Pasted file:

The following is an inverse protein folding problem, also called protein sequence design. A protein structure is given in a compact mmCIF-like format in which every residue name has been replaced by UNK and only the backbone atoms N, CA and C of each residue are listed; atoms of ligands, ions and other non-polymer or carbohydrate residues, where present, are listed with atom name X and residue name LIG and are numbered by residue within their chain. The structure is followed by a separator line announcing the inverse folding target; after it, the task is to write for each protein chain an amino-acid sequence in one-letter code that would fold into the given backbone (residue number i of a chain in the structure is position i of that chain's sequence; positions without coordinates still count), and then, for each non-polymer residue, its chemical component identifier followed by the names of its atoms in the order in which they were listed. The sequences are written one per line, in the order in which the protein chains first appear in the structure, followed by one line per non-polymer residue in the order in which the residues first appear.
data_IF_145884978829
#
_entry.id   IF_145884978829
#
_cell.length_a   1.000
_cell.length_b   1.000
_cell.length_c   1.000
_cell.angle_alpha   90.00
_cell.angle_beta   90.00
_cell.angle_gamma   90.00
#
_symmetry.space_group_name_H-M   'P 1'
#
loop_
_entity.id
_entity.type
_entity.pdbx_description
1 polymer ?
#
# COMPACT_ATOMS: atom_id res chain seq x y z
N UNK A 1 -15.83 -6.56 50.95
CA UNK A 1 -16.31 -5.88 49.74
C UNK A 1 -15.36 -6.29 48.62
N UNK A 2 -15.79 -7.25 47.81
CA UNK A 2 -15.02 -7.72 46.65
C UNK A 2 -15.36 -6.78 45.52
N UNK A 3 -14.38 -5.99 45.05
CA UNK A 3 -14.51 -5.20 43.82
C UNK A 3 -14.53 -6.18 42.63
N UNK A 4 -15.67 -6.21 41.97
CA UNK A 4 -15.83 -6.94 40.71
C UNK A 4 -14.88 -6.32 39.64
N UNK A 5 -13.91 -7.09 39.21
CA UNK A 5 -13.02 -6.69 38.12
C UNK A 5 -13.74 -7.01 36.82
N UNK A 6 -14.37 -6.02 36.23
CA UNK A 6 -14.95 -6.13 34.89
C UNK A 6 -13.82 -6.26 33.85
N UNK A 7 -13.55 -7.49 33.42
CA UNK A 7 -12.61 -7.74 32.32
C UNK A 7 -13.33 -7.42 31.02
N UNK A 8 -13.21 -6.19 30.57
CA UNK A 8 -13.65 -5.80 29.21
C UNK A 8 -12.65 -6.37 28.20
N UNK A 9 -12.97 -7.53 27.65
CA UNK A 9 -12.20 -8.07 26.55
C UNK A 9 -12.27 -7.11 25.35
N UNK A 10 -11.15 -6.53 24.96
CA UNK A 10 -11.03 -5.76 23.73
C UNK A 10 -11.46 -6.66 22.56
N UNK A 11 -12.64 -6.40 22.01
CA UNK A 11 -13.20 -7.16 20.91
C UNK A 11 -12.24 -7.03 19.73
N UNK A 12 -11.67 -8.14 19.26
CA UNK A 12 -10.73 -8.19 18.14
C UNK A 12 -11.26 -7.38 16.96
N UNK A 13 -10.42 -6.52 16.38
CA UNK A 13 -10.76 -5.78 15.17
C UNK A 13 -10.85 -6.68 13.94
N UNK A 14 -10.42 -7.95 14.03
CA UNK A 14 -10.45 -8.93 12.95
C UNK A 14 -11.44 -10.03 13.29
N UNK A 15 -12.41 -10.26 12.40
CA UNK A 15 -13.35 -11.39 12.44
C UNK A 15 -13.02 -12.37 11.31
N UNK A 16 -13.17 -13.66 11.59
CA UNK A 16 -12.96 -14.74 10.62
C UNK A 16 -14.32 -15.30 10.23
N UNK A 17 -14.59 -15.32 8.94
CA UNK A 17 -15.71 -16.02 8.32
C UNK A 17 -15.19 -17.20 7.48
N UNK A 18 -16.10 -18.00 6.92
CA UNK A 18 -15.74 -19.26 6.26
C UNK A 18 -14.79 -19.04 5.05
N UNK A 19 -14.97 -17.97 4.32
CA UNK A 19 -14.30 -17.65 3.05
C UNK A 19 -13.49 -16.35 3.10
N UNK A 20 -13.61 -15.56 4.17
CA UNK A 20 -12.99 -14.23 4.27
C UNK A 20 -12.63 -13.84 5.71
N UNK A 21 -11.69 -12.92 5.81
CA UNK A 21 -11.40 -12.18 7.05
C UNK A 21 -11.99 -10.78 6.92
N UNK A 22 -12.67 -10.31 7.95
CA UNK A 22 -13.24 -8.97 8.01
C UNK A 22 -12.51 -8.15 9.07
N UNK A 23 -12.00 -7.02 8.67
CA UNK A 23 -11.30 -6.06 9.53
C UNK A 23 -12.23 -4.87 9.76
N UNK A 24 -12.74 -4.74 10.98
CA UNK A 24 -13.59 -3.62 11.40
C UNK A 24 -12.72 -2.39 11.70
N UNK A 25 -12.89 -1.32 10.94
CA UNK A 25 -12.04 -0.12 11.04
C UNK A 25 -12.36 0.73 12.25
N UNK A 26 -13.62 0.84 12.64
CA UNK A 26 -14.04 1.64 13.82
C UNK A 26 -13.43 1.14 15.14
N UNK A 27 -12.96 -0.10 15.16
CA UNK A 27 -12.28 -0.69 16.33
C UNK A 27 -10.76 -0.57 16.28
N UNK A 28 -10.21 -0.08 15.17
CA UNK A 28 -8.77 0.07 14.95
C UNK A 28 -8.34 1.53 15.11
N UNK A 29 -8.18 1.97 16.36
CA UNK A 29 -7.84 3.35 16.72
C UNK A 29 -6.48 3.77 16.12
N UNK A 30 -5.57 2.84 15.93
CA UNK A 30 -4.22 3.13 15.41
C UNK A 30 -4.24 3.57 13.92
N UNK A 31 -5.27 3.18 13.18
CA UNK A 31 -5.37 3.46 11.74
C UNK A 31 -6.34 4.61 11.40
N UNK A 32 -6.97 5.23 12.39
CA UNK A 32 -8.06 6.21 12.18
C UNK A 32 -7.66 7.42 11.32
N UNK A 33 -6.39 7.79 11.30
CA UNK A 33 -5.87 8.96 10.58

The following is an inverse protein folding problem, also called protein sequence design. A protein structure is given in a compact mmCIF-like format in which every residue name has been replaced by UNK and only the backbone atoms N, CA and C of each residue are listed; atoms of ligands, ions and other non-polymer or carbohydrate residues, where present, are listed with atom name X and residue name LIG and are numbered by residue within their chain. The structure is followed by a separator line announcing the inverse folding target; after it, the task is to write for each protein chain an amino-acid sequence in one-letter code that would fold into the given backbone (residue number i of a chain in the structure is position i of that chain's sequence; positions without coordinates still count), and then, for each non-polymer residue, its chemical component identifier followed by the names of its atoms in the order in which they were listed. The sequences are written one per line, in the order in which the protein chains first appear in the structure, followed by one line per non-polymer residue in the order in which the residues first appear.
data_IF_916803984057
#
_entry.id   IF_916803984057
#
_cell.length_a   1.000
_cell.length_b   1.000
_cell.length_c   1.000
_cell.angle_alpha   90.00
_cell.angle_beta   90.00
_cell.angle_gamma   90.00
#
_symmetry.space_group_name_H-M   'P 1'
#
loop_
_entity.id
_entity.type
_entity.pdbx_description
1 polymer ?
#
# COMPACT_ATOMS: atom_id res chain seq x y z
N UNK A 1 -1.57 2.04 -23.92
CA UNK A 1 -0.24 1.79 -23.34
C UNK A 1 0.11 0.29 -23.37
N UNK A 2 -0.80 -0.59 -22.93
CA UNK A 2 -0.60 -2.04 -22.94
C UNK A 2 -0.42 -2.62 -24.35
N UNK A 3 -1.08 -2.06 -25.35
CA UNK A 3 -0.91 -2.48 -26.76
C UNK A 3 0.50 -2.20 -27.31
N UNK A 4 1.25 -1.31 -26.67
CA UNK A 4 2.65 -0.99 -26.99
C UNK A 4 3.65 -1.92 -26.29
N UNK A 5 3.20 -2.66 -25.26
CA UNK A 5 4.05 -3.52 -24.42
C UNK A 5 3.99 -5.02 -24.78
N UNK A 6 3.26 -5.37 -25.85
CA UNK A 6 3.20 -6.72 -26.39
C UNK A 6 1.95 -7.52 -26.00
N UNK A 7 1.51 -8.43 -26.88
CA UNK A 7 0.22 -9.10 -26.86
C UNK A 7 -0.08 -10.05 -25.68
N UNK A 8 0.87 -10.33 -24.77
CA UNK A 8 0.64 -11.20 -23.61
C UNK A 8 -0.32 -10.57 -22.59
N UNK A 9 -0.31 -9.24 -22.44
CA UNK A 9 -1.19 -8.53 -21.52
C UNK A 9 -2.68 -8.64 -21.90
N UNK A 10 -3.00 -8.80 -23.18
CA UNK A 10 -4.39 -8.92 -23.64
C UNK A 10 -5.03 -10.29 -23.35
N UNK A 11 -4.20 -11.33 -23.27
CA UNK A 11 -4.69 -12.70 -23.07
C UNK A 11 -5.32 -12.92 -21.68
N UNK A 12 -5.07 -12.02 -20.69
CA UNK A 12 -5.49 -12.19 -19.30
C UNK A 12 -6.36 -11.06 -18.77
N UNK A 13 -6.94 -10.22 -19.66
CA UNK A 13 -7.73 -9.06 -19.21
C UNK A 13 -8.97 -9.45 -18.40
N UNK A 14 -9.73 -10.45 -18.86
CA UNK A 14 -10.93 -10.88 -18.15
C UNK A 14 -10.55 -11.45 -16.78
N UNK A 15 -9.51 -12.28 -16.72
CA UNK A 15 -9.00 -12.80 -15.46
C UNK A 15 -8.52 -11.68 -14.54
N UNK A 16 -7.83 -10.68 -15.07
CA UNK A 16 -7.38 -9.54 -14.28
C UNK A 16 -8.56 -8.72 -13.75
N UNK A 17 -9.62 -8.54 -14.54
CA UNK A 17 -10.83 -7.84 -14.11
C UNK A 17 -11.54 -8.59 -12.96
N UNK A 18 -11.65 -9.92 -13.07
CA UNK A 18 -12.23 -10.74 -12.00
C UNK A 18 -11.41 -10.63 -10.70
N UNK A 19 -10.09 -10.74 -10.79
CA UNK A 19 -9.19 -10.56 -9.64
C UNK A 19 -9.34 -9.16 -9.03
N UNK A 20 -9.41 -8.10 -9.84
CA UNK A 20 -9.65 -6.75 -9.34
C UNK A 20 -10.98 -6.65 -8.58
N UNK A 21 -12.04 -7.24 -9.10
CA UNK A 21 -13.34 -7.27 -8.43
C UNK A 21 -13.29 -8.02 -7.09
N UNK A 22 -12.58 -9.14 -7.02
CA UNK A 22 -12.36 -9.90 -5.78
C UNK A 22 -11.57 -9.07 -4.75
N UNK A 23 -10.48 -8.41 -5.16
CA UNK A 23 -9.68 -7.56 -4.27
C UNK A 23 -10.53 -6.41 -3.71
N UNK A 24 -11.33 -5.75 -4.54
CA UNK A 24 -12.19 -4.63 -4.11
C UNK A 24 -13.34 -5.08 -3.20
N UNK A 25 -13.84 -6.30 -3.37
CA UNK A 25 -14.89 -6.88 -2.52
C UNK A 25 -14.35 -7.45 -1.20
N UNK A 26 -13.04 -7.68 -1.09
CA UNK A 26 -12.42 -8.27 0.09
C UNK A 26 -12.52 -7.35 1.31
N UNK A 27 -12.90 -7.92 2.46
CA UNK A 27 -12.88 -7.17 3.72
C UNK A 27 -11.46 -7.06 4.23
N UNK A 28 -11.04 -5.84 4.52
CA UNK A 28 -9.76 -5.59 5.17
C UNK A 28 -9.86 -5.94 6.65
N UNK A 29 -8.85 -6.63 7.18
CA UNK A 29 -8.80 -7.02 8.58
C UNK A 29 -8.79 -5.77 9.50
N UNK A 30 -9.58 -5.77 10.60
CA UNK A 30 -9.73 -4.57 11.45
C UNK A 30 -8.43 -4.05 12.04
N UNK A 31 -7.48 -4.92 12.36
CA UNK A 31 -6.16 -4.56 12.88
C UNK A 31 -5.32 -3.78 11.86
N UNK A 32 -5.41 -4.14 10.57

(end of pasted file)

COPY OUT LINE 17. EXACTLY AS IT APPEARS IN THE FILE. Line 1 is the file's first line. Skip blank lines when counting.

_entity.type